The Work of the CTT
One year before this article came out a group of lipid researchers called the CTT (Cholesterol Treatment Trialists) published a meta-analysis of 27 trials on the effectiveness of lipid lowering drugs and concluded that even very low risk patients (essentially everyone over the age of 50 with a few exceptions) could benefit from taking statin drugs, and that evidence showed that statin drugs cause minimal harm. Dr. Abramson et al combed through these same studies and concluded that the harms associated with statin side effects had been grossly underestimated and that actual mortality was not improved in low risk patients when they took statin drugs. Members of the CTT pointed out that Dr. Abramson and his coauthors may have misrepresented another study in describing the magnitude of statin side effects, so the article was changed to reflect this. Now the head of the CTT, Dr. Rory Collins of University of Oxford in the UK, is asking the BMJ to entirely retract the article, arguing that it misrepresents other information, it is unclear which, and might convince people who take statins to discontinue them. It appears, from the meta-analysis, that at least 140 people at low risk need to take statins for 5 years to prevent one major cardiovascular event (stroke or heart attack) and that there is no reduction in mortality at all for this group. It is also true that the vast majority of patients prescribed statins stop taking them within 2 years without any knowledge of this debate or even realization that there is a debate. Bloomberg Business Week comments on the conflict here.

Roots of the Disagreement
So it appears to me that some very intelligent doctors completely disagree on the subject of whether low risk patients ought to take statin medications. It comes down to differing values, I think. The doctors who favor giving statins to just about everybody over the age of 50 believe that it is no big thing at all to take a powerful medication daily so long as the side effects aren't horrendous or the cost individually prohibitive. Avoiding one stroke or heart attack in 1 of 140 patients is worth having the rest take a medication which doesn't clearly benefit them. The doctors questioning expanding statin use put a higher value on saving the 140 patients not destined for strokes or heart attacks from taking a useless medication with some obvious, though not universal, side effects.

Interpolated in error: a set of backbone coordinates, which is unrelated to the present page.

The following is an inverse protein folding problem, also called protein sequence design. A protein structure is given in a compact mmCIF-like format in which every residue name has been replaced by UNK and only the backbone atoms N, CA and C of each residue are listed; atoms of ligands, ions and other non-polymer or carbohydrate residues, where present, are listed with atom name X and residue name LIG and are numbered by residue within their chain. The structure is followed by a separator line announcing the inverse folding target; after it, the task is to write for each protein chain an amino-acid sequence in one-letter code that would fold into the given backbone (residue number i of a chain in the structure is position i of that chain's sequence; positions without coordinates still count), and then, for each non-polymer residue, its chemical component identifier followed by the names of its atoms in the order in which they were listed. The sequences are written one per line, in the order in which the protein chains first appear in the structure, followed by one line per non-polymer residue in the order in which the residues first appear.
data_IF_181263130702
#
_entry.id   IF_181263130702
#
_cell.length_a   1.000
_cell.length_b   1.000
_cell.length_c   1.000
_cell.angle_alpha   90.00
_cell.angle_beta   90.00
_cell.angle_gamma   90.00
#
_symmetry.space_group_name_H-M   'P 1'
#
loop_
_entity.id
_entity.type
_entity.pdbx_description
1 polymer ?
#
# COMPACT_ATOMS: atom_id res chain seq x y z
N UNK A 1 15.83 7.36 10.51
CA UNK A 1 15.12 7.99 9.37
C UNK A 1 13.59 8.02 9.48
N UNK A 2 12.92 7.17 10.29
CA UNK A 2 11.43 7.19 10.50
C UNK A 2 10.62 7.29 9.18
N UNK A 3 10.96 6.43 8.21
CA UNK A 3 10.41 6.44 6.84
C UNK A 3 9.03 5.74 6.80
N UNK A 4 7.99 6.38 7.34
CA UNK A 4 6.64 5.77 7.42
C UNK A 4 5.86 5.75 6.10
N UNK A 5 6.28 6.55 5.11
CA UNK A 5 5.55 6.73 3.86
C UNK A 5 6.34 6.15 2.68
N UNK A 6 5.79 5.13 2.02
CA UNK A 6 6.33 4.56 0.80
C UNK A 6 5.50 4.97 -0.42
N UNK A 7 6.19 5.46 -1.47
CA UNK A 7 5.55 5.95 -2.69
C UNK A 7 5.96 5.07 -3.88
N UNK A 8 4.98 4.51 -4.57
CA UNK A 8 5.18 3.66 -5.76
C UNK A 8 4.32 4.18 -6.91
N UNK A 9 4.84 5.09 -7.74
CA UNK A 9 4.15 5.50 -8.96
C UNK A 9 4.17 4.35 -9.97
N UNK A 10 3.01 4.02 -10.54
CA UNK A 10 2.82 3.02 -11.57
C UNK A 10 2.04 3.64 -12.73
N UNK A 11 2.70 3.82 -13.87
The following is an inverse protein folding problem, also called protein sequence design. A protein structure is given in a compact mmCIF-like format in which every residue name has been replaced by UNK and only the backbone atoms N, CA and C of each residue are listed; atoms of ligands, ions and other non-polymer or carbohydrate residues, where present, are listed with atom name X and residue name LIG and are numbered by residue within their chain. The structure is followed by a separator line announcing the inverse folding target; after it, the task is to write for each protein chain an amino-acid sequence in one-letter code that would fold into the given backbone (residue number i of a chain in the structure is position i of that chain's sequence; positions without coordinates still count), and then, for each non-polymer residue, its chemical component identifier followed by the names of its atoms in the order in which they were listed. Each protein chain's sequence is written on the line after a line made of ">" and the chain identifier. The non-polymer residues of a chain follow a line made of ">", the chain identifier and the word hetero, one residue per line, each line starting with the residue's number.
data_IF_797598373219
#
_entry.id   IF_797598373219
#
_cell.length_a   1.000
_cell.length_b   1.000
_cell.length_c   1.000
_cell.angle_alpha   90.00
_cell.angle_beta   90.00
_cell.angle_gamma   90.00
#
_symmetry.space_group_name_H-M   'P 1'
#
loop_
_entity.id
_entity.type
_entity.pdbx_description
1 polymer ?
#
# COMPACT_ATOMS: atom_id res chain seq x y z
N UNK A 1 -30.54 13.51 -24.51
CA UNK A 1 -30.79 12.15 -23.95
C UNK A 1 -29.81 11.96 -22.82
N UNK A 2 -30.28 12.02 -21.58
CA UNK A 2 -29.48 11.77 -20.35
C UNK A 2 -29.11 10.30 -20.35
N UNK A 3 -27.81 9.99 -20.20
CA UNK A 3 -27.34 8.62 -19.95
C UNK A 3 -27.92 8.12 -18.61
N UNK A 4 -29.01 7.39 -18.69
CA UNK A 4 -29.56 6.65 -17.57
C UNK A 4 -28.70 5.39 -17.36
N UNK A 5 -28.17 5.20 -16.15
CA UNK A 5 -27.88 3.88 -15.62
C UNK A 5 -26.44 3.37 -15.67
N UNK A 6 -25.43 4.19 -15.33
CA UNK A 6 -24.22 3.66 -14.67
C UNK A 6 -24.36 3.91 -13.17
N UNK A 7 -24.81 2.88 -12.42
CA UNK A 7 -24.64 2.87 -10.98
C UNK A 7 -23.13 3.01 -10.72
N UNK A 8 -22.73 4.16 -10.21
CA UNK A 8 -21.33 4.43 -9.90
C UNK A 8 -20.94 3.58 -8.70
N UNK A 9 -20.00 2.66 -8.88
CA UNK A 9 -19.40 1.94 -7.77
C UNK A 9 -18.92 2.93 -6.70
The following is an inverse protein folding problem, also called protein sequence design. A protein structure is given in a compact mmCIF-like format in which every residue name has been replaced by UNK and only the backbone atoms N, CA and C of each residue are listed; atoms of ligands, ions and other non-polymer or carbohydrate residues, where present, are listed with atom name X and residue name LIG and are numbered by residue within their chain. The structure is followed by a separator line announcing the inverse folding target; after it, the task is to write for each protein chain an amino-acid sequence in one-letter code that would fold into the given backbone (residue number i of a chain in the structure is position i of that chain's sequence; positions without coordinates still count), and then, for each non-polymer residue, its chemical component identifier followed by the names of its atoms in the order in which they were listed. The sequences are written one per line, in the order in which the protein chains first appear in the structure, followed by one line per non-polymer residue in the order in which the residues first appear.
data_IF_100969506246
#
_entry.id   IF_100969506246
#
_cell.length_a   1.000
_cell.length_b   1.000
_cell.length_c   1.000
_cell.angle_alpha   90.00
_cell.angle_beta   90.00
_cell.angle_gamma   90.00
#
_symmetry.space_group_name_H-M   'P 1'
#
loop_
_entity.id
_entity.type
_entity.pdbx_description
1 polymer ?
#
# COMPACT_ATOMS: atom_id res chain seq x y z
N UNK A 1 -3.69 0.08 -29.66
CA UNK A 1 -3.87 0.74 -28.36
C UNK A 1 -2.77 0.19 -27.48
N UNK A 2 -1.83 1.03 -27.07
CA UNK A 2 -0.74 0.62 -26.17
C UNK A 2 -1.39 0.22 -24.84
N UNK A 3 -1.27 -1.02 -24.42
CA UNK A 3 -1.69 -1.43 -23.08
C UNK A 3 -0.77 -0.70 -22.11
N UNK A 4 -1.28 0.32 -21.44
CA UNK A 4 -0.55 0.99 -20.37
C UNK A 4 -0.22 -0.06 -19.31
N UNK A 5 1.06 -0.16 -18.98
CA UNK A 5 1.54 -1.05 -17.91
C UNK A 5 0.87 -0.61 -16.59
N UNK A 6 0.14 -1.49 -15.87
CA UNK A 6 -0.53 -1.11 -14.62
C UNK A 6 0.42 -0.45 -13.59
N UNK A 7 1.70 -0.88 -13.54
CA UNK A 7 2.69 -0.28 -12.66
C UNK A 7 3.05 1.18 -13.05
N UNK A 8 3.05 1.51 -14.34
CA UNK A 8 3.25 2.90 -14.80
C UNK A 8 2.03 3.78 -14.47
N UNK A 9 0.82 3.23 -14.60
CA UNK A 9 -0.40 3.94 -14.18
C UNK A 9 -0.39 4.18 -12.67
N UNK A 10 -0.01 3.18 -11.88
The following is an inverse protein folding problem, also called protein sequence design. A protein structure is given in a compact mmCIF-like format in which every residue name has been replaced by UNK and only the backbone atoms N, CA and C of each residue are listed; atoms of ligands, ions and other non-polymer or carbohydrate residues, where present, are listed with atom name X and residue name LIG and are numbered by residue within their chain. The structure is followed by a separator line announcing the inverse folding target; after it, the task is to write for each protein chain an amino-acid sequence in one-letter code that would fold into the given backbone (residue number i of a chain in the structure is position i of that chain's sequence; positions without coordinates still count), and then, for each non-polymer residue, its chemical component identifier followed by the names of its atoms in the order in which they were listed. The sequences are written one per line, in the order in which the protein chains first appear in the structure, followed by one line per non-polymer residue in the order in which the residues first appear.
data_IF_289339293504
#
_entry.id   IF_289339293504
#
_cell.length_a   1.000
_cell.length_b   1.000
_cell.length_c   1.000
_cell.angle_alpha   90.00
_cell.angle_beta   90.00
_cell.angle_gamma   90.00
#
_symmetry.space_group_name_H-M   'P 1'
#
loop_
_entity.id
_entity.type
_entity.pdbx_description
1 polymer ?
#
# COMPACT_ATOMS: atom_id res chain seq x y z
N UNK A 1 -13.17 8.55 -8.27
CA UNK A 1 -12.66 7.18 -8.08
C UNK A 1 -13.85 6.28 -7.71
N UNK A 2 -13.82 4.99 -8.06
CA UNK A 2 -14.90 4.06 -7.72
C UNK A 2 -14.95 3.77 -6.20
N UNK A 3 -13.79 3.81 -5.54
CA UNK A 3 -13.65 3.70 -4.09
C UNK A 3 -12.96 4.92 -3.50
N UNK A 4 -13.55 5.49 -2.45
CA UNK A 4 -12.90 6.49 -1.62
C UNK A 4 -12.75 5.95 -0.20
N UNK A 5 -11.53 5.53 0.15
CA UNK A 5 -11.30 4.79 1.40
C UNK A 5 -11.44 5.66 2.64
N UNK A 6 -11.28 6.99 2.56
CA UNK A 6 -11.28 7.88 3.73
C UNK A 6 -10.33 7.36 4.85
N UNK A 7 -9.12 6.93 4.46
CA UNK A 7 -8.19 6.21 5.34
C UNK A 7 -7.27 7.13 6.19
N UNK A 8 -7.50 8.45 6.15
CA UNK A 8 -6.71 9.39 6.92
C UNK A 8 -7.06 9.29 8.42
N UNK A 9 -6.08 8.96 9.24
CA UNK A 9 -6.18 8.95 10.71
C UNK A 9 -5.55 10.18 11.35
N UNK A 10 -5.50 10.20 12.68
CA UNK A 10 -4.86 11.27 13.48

Side Effects
And what about these side effects? What are they and why is there such disagreement about how significant they are? The most common statin side effect is muscle pain. In early drug trials the first statin, or HMG CoA reductase inhibitor, was so toxic to muscles that it resulted in the deaths of some laboratory dogs on whom it was tested. Subsequent statins were less toxic and rarely cause serious muscle breakdown, though muscle pain and spasms are common. Many patients discontinue the medication due to this side effect, but may tolerate another drug in a similar class or the same drug if it is tried again. This is often cited as evidence that the muscle pain was never the fault of the statin in the first place, though it is just as likely that patients, on finding their doctors insist that they take the drug that caused muscle pain simply quit talking about it and took the prescribed medication. Also common are complaints of weakness, foggy thinking and indigestion. More serious side effects include diabetes, which occurs more often in statin users (1 in 100 over 2 years) and severe and life threatening muscle breakdown. My personal experience of statin side effects when I practiced primary care medicine included professors who stopped taking statins because they couldn't think straight, middle aged hikers who discontinued statins because of progressive muscle pains, weakness and intolerable night spasms, an ancient man who had thought he was going to die because his back had become weak and painful while taking a statin, and thanked me profusely for years after for curing him by stopping his statin, and a woman who nearly died from statin induced rhabdomyolysis (sudden muscle breakdown) due to a drug interaction between her statin and another medication. I probably saw my share of statin induced diabetes, but was never on the lookout for it since that association was not known at the time. Many of my patients refused to ever take statins again due to muscle pain though they had been prescribed for perfectly good indications including after heart attacks or stent placements. For some patients there were no side effects of taking statins, but a sizable minority found these drugs very hard or impossible to tolerate.